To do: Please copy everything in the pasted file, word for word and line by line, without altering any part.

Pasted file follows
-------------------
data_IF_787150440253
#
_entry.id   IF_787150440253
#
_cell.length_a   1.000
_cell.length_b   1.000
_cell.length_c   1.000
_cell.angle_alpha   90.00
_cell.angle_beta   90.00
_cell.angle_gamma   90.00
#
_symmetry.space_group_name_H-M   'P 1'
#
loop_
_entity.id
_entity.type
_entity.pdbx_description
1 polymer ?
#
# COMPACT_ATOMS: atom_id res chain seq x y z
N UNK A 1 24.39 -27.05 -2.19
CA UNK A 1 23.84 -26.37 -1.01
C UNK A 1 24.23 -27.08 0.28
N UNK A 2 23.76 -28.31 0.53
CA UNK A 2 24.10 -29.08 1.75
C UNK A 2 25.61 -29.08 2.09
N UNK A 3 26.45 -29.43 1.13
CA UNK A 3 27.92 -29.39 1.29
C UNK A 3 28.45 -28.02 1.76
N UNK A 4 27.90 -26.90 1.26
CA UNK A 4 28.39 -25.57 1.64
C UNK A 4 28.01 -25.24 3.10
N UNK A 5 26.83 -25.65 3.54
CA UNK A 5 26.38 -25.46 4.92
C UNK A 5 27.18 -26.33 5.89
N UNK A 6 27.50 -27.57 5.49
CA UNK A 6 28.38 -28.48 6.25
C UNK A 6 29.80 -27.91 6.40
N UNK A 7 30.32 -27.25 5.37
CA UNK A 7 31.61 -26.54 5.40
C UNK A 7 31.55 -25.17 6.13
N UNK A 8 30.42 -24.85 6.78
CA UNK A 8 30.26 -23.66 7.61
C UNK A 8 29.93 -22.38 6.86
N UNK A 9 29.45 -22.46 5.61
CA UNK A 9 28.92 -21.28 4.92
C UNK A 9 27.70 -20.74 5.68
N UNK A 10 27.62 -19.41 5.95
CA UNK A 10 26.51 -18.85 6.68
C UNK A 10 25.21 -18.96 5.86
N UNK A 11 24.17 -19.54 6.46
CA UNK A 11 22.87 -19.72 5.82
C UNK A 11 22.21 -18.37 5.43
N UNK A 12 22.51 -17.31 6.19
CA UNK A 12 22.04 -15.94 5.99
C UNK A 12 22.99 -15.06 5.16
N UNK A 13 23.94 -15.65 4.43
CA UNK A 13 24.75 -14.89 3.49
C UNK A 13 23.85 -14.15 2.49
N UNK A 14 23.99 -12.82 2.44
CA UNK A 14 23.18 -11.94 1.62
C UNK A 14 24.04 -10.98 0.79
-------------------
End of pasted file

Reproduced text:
data_IF_787150440253
#
_entry.id   IF_787150440253
#
_cell.length_a   1.000
_cell.length_b   1.000
_cell.length_c   1.000
_cell.angle_alpha   90.00
_cell.angle_beta   90.00
_cell.angle_gamma   90.00
#
_symmetry.space_group_name_H-M   'P 1'
#
loop_
_entity.id
_entity.type
_entity.pdbx_description
1 polymer ?
#
# COMPACT_ATOMS: atom_id res chain seq x y z
N UNK A 1 24.39 -27.05 -2.19
CA UNK A 1 23.84 -26.37 -1.01
C UNK A 1 24.23 -27.08 0.28
N UNK A 2 23.76 -28.31 0.53
CA UNK A 2 24.10 -29.08 1.75
C UNK A 2 25.61 -29.08 2.09
N UNK A 3 26.45 -29.43 1.13
CA UNK A 3 27.92 -29.39 1.29
C UNK A 3 28.45 -28.02 1.76
N UNK A 4 27.90 -26.90 1.26
CA UNK A 4 28.39 -25.57 1.64
C UNK A 4 28.01 -25.24 3.10
N UNK A 5 26.83 -25.65 3.54
CA UNK A 5 26.38 -25.46 4.92
C UNK A 5 27.18 -26.33 5.89
N UNK A 6 27.50 -27.57 5.49
CA UNK A 6 28.38 -28.48 6.25
C UNK A 6 29.80 -27.91 6.40
N UNK A 7 30.32 -27.25 5.37
CA UNK A 7 31.61 -26.54 5.40
C UNK A 7 31.55 -25.17 6.13
N UNK A 8 30.42 -24.85 6.78
CA UNK A 8 30.26 -23.66 7.61
C UNK A 8 29.93 -22.38 6.86
N UNK A 9 29.45 -22.46 5.61
CA UNK A 9 28.92 -21.28 4.92
C UNK A 9 27.70 -20.74 5.68
N UNK A 10 27.62 -19.41 5.95
CA UNK A 10 26.51 -18.85 6.68
C UNK A 10 25.21 -18.96 5.86
N UNK A 11 24.17 -19.54 6.46
CA UNK A 11 22.87 -19.72 5.82
C UNK A 11 22.21 -18.37 5.43
N UNK A 12 22.51 -17.31 6.19
CA UNK A 12 22.04 -15.94 5.99
C UNK A 12 22.99 -15.06 5.16
N UNK A 13 23.94 -15.65 4.43
CA UNK A 13 24.75 -14.89 3.49
C UNK A 13 23.85 -14.15 2.49
N UNK A 14 23.99 -12.82 2.44
CA UNK A 14 23.18 -11.94 1.62
C UNK A 14 24.04 -10.98 0.79